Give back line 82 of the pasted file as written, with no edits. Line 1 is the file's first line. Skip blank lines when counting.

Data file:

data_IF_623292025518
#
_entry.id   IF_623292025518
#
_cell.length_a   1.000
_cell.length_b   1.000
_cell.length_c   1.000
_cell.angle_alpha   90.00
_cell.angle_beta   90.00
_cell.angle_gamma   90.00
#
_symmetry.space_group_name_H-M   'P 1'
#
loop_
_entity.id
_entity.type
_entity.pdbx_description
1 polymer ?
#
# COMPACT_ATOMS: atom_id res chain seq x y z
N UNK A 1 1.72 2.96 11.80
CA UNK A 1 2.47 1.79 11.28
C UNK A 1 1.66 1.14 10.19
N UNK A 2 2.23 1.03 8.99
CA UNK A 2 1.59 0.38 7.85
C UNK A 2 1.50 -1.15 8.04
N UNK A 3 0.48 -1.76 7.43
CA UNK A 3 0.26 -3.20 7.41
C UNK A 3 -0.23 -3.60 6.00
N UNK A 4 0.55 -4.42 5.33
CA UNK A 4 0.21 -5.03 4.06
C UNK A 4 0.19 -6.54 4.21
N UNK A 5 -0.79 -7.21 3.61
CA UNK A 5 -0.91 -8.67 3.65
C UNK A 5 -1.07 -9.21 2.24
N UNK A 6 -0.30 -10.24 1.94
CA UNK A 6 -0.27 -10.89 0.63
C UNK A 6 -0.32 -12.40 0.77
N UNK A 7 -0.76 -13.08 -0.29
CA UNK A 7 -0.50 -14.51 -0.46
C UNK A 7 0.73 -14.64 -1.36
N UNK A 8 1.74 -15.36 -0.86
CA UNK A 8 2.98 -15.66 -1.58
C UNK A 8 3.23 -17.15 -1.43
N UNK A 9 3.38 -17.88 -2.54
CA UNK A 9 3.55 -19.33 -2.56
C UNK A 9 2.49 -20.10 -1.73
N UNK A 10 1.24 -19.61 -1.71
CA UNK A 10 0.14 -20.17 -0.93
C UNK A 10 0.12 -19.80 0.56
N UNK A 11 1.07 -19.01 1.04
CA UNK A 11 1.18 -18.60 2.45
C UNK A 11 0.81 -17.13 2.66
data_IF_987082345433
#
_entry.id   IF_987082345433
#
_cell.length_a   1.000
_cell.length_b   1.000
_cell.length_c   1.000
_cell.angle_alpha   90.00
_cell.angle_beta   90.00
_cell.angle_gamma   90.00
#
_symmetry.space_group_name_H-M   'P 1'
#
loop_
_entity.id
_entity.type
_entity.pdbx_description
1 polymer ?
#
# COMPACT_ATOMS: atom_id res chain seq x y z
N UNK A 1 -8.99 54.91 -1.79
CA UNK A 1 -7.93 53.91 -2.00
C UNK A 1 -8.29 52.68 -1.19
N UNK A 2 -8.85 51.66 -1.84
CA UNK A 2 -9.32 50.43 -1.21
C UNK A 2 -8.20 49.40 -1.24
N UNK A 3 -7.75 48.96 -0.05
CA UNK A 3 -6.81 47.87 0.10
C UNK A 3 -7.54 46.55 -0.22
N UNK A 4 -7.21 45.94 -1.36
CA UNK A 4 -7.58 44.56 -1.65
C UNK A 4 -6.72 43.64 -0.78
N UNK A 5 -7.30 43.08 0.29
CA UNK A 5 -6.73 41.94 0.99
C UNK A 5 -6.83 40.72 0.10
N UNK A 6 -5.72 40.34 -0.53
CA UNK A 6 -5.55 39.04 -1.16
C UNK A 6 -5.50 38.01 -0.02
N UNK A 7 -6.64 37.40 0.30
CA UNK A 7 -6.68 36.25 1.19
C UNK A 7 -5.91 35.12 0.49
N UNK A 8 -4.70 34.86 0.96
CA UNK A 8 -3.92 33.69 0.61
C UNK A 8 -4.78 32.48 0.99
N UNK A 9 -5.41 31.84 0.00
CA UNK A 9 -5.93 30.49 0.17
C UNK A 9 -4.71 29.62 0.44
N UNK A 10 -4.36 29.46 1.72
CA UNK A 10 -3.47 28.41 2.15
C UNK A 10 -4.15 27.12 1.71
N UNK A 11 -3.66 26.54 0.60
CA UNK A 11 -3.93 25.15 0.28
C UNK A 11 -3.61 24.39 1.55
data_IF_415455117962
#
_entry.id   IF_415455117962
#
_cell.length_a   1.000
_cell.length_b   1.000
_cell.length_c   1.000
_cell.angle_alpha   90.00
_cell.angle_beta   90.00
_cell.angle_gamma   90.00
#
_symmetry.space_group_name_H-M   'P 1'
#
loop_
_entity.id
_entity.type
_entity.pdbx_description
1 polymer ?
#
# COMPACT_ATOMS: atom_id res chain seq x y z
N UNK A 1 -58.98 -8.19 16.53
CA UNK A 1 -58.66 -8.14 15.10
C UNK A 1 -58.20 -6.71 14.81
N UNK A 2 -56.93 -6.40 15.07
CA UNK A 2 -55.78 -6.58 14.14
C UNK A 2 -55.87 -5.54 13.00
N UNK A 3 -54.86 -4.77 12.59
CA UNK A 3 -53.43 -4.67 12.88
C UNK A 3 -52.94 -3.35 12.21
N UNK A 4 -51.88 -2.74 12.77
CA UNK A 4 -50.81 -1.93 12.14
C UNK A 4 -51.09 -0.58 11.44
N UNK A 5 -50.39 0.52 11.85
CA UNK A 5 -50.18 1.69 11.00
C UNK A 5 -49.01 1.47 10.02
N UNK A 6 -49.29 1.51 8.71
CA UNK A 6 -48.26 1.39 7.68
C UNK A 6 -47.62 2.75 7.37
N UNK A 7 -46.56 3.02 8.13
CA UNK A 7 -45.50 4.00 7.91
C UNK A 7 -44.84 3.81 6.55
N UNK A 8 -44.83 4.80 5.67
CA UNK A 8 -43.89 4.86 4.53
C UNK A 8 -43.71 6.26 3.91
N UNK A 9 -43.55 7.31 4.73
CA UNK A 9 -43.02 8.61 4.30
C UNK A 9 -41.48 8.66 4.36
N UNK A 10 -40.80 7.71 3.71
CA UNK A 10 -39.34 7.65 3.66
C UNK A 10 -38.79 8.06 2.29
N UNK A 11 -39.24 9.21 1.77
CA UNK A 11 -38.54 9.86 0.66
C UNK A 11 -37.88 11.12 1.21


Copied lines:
C UNK A 3 -7.54 46.55 -0.22